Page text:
Tom Horne, female athletes respond to lawsuit filed by transgender athletes

Tom Horne’s legal team filed their response to a lawsuit challenging an Arizona law.
From left to right: Maria Syms, director of legal services for the defense; Tom Horne, Arizona...
From left to right: Maria Syms, director of legal services for the defense; Tom Horne, Arizona Superintendent of Public Instruction; Shawna Glazier, former competitive cyclist; Selina Bliss, Arizona House Representative for Legislative District 1; Misha Smith, former swim team captain at University of Arizona.(Arizona's Family)
Published: May. 24, 2023 at 2:33 PM MST|Updated: May. 24, 2023 at 3:44 PM MST
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PHOENIX (3TV/CBS 5) — Arizona State Superintendent of Public Instruction Tom Horne and his legal team have responded to a lawsuit filed by transgender girls over a law that bans them from participating in school sports. The 235-page document used as Horne’s defense references studies conducted by primarily right-leaning and conservative organizations and news articles.

In a press conference held Wednesday morning, Horne laid out that he historically has supported the expansion of LGBTQ civil rights but holds back with regard to transgender athletes. “I feel very deep sympathy for people who feel they were born in the wrong body,” Horne said. “But I also believe that biological males should not compete against females because it’s unfair, and it will ultimately undermine women’s sports, which have benefitted so much under Title IX, and we can lose the whole thing.”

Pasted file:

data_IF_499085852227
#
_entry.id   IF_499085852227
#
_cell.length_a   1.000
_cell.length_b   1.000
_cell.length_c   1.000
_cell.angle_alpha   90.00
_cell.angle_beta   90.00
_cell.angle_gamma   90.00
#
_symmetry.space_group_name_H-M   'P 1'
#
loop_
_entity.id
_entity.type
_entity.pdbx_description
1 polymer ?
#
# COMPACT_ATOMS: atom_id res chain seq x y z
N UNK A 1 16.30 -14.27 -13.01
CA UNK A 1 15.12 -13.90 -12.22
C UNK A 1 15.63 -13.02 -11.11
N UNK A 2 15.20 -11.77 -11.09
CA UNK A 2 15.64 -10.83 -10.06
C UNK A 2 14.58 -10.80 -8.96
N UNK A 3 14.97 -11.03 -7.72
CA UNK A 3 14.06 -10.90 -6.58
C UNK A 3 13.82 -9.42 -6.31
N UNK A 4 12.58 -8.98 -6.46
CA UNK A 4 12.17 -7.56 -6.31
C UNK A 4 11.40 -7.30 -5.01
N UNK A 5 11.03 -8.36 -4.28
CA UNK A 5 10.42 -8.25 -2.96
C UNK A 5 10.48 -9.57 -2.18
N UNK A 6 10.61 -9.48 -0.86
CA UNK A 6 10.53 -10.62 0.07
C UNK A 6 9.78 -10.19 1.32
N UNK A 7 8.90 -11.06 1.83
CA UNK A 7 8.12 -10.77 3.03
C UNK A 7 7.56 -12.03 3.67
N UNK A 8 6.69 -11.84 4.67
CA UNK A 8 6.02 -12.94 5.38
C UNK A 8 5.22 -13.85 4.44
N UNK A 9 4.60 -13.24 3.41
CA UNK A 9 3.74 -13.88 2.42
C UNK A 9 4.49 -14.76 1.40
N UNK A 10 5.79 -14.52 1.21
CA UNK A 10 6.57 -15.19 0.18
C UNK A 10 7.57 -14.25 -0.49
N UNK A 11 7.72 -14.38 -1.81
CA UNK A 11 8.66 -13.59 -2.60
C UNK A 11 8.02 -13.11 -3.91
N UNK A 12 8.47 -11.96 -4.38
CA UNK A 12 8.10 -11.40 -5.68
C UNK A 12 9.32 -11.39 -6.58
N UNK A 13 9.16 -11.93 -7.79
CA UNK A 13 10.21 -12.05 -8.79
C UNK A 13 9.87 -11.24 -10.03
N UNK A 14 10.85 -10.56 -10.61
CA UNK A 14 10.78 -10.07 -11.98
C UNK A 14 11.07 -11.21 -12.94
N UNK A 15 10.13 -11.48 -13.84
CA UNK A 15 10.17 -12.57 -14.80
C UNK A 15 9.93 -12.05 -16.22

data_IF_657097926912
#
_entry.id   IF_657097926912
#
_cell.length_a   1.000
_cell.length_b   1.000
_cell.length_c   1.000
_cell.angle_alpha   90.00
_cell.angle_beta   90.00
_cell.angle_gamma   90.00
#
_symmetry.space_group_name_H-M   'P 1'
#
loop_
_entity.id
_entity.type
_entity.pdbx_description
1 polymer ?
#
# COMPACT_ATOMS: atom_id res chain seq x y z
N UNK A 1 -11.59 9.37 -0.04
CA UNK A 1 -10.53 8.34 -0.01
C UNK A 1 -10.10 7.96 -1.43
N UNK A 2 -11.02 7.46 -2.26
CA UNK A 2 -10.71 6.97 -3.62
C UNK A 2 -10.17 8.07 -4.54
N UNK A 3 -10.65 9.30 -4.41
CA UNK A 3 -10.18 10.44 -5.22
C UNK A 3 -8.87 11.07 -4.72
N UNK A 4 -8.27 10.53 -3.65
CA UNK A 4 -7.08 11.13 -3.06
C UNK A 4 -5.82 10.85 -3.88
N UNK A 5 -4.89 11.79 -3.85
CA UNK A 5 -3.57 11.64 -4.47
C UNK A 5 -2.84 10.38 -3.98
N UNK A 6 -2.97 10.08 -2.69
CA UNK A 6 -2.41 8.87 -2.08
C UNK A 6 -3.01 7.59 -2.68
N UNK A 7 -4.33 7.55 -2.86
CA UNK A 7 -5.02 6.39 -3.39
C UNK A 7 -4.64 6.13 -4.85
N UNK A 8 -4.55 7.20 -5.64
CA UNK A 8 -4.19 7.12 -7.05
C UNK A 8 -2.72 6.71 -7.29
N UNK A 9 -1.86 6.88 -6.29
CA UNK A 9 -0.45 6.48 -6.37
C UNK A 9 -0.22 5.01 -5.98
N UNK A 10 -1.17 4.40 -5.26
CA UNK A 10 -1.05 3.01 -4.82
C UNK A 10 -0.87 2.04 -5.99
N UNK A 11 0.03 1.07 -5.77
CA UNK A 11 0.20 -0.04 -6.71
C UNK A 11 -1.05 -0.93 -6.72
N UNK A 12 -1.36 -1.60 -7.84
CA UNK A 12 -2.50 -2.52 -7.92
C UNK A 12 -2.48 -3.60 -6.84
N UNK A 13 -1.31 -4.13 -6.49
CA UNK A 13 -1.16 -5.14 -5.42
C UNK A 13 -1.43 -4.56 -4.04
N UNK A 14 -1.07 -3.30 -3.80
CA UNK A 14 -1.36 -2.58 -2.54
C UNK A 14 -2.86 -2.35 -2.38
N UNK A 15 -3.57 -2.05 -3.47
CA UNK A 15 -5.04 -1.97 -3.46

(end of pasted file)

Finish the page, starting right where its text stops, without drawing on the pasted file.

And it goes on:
Appearing alongside Horne during the press conference were some women who penned and signed a letter against allowing trans girls and women to compete with biological girls and women, claiming that trans athletes have an unfair advantage. Marshi Smith, a former swim captain at the University of Arizona, said her dream is for her daughters to compete just like she did.

“The reason I’ve been fighting so hard this past year is because of her. Our daughters deserve fair competition; they deserve equal opportunities; they deserve not only a chance to play but a chance to win,” Smith said. “If we continue to have boys and men participate in women’s sports--that can be erased.”

The lawsuit challenging Arizona’s law includes plaintiffs, an 11-year-old who wants to play girls’ soccer, basketball, and cross-country and a 15-year-old volleyball player. In court filings, they are going by the names Jane Doe and Megan Roe. Their attorneys claim the law violates the Equal Protection Clause under the U.S. Constitution and Title IX. “It cannot survive constitutional scrutiny, and it endangers transgender children,” attorney Justin Rassi said in a news release.

In March 2022, then-Republican Gov. Doug Ducey signed a bill limiting transgender girls from participating in school sports with cisgender girls.

The full lawsuit and letter are below.